What did the interior used to look like?
The Clarke is listed as on the National Register of Historic Places, meaning that it has been found to be a significant cultural or architectural landmark. The Clarke earned that designation due to its special architectural design, done by Albert Pissis, who was a San Francisco architect who helped to rebuild San Francisco after the 1906 earthquake. The exterior of the building is glazed terracotta tile, an unusual material that in Eureka appears exclusively on the Bank of Eureka building.
Pissis designed and built the Bank of Eureka building at a time when neo-classical architecture was popular. Architects drew on design motifs from Greek and Roman architecture including columns, leaf designs, and cadeuces, and worked to emulate the detailed decor of Grecian and Roman architecture. That included marble flooring and incredibly detailed ceiling work on the interior of the building. Thanks to a building restoration expert Lisa Jarrow, we discovered that all that detailed work was once covered in gold leaf, which was a time consuming process with spectacular results.
Why restore the interior of the building?
Being a NRHP listed location, it's part of our duty as building owners and stewards of history to maintain this building's historical integrity for the future, while also ensuring that building remains useful and relevant to our community. Restoring our lighting gets us a step closer to emulating the historic grandeur of the building, while wiring the chandeliers and overhead lighting for energy efficiency helps us serve our community by lessening our energy usage footprint. The new lighting allows for flexibility in how the space is used, by providing more light when needed and less when it isn't and the return of the chandeliers encourage visitors to look up where all the detailed design work is. With this project and our ongoing paint restoration project, we're doing our part to maintain this landmark of local and national significance.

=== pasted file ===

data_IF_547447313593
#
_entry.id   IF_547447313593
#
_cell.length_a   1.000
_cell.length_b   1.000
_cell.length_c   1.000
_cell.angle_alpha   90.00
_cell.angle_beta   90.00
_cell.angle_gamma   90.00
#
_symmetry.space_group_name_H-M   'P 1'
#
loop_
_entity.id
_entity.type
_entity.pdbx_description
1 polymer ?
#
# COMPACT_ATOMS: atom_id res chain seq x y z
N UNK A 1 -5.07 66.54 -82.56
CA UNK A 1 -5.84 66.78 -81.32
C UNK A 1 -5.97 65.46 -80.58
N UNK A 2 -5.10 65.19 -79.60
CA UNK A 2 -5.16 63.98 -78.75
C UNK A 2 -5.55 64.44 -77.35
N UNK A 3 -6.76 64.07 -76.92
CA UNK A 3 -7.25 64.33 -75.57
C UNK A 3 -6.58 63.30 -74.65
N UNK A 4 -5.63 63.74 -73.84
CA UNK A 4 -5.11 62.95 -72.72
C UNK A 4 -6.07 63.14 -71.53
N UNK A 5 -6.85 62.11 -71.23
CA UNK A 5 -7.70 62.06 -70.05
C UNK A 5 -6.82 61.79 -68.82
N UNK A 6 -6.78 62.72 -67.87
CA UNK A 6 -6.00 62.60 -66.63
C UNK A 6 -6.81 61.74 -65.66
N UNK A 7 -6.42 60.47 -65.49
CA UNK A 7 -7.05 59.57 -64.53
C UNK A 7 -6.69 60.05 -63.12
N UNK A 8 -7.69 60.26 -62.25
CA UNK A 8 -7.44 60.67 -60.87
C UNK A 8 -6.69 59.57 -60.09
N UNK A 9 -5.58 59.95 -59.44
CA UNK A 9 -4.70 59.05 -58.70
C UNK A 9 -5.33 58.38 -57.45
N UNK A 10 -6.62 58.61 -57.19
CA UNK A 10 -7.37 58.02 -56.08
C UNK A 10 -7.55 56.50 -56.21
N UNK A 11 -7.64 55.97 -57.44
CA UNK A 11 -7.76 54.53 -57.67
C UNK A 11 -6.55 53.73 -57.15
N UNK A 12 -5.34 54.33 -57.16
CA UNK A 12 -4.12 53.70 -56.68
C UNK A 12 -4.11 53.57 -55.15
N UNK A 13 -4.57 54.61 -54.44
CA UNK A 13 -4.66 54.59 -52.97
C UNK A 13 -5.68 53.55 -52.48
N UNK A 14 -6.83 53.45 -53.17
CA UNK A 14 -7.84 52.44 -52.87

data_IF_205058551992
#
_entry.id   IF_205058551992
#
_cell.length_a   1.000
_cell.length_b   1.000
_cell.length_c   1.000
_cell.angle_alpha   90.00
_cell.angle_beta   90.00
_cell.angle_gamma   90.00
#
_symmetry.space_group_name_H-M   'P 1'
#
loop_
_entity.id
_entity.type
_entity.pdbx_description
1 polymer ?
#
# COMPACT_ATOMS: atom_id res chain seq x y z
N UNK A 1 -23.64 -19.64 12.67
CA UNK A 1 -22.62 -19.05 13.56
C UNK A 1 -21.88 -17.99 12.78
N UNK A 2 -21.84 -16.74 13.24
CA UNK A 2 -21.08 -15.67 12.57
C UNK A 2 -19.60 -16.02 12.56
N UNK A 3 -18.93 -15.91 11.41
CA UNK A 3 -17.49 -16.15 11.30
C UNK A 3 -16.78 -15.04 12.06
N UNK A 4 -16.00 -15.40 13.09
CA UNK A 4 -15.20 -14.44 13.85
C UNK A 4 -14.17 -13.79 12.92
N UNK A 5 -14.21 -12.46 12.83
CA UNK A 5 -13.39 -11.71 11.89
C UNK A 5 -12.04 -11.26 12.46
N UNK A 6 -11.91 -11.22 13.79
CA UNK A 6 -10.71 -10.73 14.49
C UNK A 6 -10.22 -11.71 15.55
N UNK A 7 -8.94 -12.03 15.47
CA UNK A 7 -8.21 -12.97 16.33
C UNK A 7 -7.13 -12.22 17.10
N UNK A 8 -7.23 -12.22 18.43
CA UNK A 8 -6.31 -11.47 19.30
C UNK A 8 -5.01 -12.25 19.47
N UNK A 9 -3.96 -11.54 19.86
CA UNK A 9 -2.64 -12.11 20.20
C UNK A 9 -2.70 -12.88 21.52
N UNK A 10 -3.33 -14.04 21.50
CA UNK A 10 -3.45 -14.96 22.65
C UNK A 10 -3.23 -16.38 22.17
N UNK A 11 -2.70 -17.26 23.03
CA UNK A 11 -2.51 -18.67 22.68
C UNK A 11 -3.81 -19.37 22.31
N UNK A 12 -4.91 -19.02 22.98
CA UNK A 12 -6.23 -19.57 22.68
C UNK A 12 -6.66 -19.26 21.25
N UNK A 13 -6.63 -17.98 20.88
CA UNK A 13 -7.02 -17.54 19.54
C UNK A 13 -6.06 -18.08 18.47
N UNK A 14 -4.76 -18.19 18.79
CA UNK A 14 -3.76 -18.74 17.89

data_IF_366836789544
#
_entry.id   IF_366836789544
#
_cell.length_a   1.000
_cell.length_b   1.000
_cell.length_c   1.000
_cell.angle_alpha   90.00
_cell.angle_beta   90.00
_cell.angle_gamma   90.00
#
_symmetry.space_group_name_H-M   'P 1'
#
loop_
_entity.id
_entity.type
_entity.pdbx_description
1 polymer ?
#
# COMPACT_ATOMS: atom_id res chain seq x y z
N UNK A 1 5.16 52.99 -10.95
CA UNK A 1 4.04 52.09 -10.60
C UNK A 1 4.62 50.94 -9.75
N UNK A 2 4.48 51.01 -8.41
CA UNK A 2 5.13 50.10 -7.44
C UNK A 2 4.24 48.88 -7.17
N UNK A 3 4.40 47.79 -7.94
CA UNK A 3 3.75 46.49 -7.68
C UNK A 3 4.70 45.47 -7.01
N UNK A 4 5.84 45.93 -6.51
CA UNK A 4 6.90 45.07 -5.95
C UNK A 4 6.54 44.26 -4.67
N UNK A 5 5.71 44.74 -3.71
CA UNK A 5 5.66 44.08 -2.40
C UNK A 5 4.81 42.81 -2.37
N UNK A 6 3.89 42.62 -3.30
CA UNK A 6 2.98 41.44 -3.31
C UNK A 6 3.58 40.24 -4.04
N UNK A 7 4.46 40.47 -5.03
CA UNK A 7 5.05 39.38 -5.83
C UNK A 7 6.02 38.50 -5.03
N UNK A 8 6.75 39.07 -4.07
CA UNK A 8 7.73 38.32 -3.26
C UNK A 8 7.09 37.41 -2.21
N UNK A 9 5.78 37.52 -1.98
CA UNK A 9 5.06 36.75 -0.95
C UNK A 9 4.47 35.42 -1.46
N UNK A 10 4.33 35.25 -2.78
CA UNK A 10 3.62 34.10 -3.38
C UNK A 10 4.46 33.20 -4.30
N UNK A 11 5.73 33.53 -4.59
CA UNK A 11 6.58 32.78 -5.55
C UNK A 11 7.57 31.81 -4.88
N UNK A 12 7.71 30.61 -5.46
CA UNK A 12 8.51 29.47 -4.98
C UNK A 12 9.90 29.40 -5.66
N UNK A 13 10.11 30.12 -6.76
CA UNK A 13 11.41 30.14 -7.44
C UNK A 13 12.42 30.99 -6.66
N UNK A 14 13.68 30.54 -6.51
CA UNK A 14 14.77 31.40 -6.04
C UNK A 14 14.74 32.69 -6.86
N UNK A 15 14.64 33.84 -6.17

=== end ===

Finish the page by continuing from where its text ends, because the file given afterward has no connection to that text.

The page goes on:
Where is the project at?
If the project is already in process, why is money still being raised?
Additionally, with projects like this, it's typical for estimates for work, time, and materials to be higher than anticipated. We want to be sure that the project is fully covered, no matter what the final costs turn out to be. If there is any money left over from our fundraising efforts, it will be fully invested into other ongoing infrastructure projects, such as the addition of carpet to the non-marble flooring parts of the Main Hall, new carpeting to replace the 40 year old Nealis Hall carpeting, and restoring the interior and exterior of the Bank of Eureka building.